"Think of it as a day of rest," she said, when I told her over the phone that yesterday had been "wasted" with a migraine. Thank you, Shelly; that's a much better attitude.
But today, now ... today! I'm fit as a fiddle and was out the door and walking down the road in the sunshine. My spring/fall jacket was off and on a few times; so was my tuque; but that's Saskatchewan weather. It's not a lot different in full summertime. The wind blows, you're cold. The sun comes out, you're hot. Back and forth, off and on; the temperature fluctuates.
It's so nice out today that Scott's gone to town for wieners so we can make ourselves a little fire and roast them for supper. It's a perfect time to be out there, enjoying the days before the mosquitoes come out.
It was jarring, when I went north, to see that a bunch of trees have been knocked down on the other side of a field since last time I looked that direction. It always feels like an affront, one about which I can do absolutely nothing. I'd like some kind of environmental controls to be put in place by the government so that there are limits to the amount of trees farmers can bulldoze from their property. (Are they really gonna take them all? as Dennis Lakusta's song says.)
Sure the trees belong to the landowner, who needs (does he really? it must pay; it costs plenty to get rid of trees, and heaven knows farmers don't like to spend money for no good reason) the acres to grow crops. But I don't think the landowner actually "needs" to take out so many trees, does he? And in the long run, owning property shouldn't mean that you have the right to fuck it up for the wildlife whose habitat has already been decimated, and to increase soil/wind erosion ... and these things do matter, not only now but to future generations. There oughtta be a law, since it does look, alas, like far too many landowners don't give a shit about any of that.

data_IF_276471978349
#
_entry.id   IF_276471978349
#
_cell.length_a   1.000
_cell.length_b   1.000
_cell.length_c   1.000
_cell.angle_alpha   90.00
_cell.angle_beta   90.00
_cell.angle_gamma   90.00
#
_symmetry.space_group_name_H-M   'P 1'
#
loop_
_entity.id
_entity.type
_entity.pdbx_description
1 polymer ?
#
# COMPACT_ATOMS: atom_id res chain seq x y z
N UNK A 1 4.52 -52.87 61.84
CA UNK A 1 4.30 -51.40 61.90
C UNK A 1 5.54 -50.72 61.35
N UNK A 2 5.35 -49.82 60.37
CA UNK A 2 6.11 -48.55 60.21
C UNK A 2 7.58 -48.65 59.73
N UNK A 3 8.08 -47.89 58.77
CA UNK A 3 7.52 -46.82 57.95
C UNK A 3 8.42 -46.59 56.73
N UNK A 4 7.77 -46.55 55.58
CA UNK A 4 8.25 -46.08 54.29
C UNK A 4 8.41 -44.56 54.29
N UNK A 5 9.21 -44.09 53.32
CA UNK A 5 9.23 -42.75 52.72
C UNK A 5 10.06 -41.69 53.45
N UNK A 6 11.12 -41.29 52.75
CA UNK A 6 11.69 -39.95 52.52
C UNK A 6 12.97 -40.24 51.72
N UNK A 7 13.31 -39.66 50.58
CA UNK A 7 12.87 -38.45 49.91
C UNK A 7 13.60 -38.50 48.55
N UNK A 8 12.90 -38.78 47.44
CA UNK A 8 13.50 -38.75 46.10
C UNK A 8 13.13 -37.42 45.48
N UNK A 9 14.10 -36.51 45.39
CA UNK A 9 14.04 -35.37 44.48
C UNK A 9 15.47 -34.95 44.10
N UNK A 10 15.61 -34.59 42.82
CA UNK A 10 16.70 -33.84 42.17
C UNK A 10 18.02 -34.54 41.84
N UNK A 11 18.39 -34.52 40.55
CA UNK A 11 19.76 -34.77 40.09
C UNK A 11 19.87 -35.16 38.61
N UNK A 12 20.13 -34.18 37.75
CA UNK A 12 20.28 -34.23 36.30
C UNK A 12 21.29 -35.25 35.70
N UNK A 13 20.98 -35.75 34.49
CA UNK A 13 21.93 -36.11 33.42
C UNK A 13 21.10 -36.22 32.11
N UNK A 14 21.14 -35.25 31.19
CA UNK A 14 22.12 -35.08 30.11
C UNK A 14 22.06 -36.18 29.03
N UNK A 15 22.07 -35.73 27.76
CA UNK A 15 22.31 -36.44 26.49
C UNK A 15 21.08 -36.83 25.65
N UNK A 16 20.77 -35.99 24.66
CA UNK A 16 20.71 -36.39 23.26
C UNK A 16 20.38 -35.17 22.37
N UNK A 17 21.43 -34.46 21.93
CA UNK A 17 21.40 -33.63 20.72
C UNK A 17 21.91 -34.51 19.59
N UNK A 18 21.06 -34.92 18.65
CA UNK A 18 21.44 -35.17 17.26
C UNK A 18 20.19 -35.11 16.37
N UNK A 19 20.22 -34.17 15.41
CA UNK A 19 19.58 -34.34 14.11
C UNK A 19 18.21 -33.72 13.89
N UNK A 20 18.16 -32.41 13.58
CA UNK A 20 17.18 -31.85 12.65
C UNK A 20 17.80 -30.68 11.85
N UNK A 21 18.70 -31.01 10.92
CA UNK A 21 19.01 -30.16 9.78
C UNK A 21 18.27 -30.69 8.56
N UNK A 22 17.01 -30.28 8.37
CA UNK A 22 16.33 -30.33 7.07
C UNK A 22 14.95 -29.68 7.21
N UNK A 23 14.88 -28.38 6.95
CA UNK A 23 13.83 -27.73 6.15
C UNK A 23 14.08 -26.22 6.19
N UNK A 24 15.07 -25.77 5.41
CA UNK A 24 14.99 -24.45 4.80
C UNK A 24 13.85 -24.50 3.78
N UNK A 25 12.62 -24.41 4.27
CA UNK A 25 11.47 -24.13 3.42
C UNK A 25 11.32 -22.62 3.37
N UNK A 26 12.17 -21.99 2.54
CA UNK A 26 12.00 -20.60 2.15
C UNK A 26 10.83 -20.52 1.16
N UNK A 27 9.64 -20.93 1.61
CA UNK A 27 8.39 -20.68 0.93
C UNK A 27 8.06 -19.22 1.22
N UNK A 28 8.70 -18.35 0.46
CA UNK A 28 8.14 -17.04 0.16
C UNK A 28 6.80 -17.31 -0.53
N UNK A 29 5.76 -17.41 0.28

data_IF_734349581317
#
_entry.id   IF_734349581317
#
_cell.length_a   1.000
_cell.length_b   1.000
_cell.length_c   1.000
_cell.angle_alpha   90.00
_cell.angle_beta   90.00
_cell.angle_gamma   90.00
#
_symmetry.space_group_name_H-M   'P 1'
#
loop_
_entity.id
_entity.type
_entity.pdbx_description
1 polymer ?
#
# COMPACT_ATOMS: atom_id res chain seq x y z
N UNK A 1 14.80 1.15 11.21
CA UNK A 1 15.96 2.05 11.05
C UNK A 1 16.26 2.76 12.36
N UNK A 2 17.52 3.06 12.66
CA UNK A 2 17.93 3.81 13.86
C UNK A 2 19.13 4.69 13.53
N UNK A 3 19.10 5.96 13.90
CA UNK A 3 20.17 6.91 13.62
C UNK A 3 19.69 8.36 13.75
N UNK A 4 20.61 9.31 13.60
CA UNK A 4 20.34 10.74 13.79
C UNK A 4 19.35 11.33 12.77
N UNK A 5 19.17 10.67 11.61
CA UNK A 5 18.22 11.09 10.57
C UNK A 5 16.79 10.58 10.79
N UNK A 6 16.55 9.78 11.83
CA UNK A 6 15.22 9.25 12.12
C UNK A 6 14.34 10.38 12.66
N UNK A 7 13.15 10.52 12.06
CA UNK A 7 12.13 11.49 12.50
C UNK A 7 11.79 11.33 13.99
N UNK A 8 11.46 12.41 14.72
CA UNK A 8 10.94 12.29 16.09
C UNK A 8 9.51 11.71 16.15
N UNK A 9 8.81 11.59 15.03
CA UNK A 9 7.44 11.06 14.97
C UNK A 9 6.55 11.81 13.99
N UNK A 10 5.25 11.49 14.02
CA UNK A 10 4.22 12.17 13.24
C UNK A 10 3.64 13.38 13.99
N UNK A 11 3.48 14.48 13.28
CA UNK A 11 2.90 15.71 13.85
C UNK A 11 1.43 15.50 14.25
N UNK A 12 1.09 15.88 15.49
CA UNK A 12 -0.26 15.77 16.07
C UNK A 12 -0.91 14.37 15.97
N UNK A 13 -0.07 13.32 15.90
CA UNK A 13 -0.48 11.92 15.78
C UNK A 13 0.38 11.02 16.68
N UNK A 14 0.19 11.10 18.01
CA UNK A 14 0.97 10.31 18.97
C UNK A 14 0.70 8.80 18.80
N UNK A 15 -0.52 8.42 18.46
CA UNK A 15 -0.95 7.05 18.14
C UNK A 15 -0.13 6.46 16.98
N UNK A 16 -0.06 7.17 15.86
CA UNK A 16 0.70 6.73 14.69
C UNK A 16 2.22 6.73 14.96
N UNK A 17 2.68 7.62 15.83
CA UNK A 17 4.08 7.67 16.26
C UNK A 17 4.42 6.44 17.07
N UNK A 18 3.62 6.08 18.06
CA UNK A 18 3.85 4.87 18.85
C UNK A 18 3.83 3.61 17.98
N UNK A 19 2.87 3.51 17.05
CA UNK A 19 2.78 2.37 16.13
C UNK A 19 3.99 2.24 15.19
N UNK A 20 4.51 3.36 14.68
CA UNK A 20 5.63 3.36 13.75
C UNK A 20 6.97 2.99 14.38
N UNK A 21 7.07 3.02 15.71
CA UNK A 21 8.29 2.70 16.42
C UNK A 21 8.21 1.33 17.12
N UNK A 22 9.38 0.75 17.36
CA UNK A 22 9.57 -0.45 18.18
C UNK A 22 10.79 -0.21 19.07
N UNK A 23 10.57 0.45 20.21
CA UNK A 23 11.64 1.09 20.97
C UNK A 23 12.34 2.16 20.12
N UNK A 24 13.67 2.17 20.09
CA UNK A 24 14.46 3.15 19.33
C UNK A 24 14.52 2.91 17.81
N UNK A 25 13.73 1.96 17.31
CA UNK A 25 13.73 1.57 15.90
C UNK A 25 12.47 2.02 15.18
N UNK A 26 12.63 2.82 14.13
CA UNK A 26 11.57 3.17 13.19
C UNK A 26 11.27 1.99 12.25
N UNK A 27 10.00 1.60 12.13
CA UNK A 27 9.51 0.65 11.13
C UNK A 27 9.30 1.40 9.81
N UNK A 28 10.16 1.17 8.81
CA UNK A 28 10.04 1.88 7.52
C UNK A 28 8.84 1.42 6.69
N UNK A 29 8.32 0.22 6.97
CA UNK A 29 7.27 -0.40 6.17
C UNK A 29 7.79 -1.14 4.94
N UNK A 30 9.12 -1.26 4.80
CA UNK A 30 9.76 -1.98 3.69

I know, I know. They've gotta make a living. Money talks, and I understand and empathize. Nevertheless, I'm going to start writing letters to government. It never seems to make a difference, but maybe someday, someone with a brain and power will listen and act for environmental responsibility and integrity. I'm not holding my breath though. In the meantime I'll still feel helpless and hopeless whenever I see these wide swaths of mature trees biting the dust, and farmers will go on clearing trees while thinking of themselves as stewards of the land.